I checked and re-checked my e-mail and cell phone a zillion times that evening, but never received a response. My next scheduled 24 hours of call was Saturday, November 5th, and as far as I was concerned, Boss Man was looking at some major restructuring of on-call responsibilities because I was DONE! I don't know how I did it, but I went into work the next morning. I was still in shock. Everything felt mechanical, a slow motion masquerade of once-familiar faces and surroundings, suddenly distanced by a fortuitous fracture in time, the discontinuity of which threatened to vaporize every last shred of dignity I possessed. Somehow, I made it through that day. I told a few co-workers about what had happened, and it wasn't long before word got out that, come January, I'd be leaving Rome. I spent the remainder of that afternoon and evening, crying inconsolably and freaking out. What was I going to do? At my insistence, Spartacus had just quit his job, and in three months, I would be unemployed as well. Rome was a small town, saturated with anesthesiologists, and unless I wanted to commute like I did when we were still living in Atlanta, we were going to have to move again.
On November 4th, I finally received this e-mailed response from my boss:
I cannot permit this. You are obligated to cover your call as scheduled. You cannot simply announce to your colleagues that you’re not going to take your call and lay the burden at their doorstep. The consequences of this action will be dire!
Long story short, I immediately plunged into a mercifully brief, albeit suicidal, depression. I showed up for my 24 hours of call the next morning, and I've gotta say, there's nothing quite like Saturday anesthesia call at the Miracle Center to make you seriously consider jumping off a bridge. It's like picnicking in hell. My emotions were all over the place, vacillating between rage, humiliation, and utter despair. I couldn't stop crying. I was literally running on fumes from the few hours of crappy sleep I'd managed to snag, courtesy of my last remaining 10 mg Ambien tablet, which I'd desperately rationed into four nearly inert fragments. I've never been that distraught before, and it scared me. I think it scared my partner, Steve, too. Because my boss had called all the partners in our practice, telling them I was refusing to take call, Steve had taken it upon himself to cover for me in case I decided not to come in to work. Someone had to take care of the patients. He took one look at me, and my anguished hysteria, and told me to go home. On November 11, I formally resigned.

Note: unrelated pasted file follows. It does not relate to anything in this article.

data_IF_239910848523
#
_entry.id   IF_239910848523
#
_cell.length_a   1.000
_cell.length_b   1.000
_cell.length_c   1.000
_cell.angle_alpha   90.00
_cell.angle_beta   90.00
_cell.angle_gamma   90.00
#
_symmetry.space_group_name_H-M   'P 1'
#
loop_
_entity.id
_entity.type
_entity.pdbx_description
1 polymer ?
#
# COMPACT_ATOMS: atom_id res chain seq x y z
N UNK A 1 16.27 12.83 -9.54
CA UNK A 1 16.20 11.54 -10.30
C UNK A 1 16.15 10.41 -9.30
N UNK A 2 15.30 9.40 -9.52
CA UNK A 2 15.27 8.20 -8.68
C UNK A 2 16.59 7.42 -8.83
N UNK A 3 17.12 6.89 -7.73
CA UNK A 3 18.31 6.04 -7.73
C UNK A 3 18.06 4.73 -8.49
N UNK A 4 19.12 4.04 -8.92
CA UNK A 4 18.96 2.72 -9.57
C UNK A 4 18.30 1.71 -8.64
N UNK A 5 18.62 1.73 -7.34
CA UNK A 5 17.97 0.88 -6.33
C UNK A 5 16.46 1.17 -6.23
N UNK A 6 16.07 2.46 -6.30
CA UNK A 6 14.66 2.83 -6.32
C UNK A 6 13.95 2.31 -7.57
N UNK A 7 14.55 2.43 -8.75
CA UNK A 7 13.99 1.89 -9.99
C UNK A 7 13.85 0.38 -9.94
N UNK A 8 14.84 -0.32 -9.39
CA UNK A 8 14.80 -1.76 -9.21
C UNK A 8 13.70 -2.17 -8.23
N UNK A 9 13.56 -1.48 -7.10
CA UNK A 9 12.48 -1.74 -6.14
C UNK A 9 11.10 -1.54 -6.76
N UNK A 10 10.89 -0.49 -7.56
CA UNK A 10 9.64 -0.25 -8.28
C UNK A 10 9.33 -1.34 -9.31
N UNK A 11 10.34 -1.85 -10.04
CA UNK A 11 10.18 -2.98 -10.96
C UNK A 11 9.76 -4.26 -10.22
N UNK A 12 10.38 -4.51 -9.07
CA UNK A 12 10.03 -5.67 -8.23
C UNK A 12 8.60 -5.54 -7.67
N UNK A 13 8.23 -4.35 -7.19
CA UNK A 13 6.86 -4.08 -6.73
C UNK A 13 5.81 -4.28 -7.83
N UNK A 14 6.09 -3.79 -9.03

My last call was Thanksgiving weekend, the oh-so-delightful Friday/Sunday combo. As you might imagine, it was a suckfest, but by then, I'd at least gotten through the worst of my depression, my anger having begun its dissolution into a resolve so transformative and compelling that life hasn't been the same since. It finally dawned on me that I wasn't trapped. For years, Allen, my dear friend and former colleague had patiently listened to me complain about feeling trapped, like a caged bird, both personally and professionally. Even though I wasn't happy, I'd convinced myself that I couldn't be happy anywhere else, that I was stuck. "Sweetheart," he'd say reassuringly in his refined South Carolina drawl, "you are never trapped. You can do whatever you want to do! You just have to believe it."
I'm not sure why it took me so long to grasp the importance of Allen's message that indeed, I was indomitable. Better late than never, I suppose. In my case, it took a life-altering event for his wisdom to crystallize into awareness. As I walked out of The Miracle Center on that chilly November Monday morning after completing my last call ever, two things occurred to me: I wasn't trapped, and perhaps even more importantly, I've always been free.
|The Reverend Dr. Allen N. Gustin, Jr. (left), who became ordained just to marry me and Spartacus! This photo was taken moments before our wedding on October 24, 2009.|
*facility name changed
**CEO's name slightly modified
***cancelectomy: when a surgical case is cancelled for various reasons, not the least of which is concern for patient safety